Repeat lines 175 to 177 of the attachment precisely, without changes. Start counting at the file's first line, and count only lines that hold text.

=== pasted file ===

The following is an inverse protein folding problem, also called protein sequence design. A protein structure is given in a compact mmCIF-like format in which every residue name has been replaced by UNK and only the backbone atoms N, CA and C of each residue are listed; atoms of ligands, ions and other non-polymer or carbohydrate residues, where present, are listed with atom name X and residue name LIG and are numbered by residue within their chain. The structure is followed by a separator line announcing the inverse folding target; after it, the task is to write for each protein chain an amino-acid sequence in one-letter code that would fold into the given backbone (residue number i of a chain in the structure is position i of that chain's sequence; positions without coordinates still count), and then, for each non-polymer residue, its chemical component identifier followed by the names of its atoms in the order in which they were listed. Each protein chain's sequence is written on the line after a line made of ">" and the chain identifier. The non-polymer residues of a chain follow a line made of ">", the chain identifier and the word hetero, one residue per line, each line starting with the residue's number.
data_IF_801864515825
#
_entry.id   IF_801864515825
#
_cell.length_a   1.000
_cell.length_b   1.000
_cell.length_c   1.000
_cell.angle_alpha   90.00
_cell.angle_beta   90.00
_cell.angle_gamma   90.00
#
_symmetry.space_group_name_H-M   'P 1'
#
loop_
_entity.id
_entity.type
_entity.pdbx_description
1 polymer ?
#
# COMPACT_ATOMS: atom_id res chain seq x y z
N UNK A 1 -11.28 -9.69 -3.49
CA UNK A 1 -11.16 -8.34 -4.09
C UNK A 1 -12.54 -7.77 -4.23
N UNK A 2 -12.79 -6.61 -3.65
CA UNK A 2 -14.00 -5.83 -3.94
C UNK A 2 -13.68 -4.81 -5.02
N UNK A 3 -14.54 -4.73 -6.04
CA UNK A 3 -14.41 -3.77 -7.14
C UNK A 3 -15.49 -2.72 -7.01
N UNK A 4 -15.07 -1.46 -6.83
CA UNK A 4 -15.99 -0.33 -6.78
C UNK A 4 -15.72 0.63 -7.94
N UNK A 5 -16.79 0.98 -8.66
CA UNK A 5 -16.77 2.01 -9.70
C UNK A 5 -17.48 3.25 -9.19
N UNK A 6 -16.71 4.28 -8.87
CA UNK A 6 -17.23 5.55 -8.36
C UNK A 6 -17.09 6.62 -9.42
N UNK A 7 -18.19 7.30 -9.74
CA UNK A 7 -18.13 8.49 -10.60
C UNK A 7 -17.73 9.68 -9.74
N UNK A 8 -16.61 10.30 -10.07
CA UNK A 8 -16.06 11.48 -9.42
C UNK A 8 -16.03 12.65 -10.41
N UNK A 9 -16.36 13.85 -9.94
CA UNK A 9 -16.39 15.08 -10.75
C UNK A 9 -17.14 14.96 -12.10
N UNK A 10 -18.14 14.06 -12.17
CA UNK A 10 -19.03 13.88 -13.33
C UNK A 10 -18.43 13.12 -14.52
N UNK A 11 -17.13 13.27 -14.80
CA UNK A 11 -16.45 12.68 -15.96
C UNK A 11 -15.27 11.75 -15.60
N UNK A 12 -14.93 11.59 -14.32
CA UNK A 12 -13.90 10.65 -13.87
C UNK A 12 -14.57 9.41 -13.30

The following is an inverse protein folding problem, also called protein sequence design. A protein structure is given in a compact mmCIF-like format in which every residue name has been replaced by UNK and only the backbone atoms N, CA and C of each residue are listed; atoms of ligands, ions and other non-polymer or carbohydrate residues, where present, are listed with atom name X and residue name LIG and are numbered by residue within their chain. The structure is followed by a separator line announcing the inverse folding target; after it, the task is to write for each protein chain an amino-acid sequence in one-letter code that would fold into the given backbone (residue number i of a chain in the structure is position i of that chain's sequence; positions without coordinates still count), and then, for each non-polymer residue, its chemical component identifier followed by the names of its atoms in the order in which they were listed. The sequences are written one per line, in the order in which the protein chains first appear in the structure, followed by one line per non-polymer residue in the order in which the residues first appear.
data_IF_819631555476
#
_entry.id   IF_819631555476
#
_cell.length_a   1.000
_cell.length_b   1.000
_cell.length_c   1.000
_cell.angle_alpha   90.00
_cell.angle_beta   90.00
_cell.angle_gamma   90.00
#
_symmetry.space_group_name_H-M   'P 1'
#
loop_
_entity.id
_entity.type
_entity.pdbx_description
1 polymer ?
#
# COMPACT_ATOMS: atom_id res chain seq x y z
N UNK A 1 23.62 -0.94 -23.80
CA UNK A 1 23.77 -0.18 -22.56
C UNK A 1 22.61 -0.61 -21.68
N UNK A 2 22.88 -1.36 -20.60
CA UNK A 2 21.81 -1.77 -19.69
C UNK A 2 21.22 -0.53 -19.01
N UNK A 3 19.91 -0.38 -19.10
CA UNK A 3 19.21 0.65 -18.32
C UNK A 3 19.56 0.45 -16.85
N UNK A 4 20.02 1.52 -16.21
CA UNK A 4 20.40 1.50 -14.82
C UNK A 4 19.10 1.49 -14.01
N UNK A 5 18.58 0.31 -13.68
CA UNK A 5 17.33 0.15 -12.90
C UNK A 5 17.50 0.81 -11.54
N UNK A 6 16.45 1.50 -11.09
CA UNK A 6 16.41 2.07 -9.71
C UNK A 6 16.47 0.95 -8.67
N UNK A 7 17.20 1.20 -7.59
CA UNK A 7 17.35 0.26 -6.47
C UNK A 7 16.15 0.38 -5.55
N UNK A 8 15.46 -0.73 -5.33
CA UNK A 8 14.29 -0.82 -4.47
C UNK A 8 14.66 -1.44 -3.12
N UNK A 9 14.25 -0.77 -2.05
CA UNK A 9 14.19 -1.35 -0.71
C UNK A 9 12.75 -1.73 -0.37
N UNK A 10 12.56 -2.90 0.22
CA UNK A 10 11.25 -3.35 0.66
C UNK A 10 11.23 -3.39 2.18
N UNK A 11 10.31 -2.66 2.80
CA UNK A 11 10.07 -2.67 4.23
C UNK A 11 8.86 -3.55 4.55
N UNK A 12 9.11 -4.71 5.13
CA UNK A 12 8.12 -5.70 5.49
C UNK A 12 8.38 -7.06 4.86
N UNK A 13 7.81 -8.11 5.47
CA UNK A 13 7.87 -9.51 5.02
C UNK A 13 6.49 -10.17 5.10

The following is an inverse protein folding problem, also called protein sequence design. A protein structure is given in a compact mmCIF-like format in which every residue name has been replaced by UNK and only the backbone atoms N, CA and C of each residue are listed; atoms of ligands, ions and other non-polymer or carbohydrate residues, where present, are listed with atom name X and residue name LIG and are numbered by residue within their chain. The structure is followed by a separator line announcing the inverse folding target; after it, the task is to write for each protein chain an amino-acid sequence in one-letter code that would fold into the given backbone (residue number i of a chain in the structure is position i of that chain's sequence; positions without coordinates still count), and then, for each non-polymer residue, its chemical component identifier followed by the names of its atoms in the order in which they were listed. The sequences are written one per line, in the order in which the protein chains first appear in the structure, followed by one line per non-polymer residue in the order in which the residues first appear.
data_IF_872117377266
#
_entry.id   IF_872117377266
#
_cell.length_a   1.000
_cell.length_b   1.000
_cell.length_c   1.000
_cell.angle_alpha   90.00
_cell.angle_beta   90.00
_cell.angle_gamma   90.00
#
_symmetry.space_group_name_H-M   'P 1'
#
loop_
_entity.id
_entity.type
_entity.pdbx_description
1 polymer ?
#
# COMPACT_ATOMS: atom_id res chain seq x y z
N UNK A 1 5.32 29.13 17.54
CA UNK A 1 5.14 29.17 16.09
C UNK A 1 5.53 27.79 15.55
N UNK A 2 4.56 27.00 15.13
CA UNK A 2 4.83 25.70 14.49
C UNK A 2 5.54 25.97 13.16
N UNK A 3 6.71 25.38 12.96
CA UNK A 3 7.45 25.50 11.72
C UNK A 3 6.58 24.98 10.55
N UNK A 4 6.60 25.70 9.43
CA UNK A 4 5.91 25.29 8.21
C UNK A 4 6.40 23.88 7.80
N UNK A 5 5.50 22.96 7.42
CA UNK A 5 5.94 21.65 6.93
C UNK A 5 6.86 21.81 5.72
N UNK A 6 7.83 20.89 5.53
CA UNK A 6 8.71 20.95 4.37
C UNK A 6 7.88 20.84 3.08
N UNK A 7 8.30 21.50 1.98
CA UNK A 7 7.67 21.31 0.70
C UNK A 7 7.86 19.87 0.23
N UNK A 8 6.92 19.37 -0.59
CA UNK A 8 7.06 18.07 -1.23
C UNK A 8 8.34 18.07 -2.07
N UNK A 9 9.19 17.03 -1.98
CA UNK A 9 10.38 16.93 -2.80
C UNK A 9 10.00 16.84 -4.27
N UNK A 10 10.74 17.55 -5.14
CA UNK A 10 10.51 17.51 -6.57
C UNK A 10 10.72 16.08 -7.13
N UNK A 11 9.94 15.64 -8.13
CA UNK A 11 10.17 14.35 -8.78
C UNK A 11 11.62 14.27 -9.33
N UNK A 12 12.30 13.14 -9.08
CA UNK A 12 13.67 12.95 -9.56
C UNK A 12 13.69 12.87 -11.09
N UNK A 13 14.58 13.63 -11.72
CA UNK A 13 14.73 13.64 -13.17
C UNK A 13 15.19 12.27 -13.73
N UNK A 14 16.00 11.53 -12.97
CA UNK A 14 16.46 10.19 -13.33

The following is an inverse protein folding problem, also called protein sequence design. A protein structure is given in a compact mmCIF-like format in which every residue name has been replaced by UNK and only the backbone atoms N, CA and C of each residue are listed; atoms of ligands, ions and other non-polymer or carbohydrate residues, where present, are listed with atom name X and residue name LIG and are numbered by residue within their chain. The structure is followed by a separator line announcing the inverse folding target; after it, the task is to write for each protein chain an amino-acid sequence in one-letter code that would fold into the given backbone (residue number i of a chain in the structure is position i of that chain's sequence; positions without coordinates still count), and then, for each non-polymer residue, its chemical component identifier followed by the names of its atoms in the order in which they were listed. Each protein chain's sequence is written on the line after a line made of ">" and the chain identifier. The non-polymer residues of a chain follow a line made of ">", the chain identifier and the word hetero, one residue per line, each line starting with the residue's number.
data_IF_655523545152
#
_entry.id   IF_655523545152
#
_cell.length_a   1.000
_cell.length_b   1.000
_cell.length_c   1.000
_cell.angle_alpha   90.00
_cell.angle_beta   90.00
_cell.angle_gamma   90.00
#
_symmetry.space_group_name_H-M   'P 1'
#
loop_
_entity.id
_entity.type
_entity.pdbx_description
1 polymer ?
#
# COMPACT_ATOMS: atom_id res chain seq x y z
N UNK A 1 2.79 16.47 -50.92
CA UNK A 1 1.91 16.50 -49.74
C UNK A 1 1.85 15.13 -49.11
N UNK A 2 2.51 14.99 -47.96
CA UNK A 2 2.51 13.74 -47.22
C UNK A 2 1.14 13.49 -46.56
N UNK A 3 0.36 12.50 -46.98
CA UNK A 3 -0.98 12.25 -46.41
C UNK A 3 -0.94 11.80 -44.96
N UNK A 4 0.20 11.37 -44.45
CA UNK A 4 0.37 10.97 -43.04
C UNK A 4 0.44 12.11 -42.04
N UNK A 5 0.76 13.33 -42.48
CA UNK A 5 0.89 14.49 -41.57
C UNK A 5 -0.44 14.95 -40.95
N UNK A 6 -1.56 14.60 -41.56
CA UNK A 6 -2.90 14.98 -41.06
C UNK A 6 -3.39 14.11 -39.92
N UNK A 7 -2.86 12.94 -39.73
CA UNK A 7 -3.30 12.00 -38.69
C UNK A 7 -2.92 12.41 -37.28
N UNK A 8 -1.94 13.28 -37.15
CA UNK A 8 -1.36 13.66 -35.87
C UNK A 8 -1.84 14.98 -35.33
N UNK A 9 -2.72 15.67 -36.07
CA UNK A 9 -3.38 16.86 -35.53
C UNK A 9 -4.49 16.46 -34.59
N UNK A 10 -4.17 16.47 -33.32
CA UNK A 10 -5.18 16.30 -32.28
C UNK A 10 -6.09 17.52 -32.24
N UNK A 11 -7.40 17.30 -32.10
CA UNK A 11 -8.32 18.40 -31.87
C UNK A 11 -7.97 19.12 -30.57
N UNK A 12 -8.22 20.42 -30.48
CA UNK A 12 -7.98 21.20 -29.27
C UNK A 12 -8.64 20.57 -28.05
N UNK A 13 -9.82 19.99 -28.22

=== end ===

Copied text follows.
N UNK A 13 14.58 13.63 -11.72
CA UNK A 13 14.73 13.64 -13.17
C UNK A 13 15.19 12.27 -13.73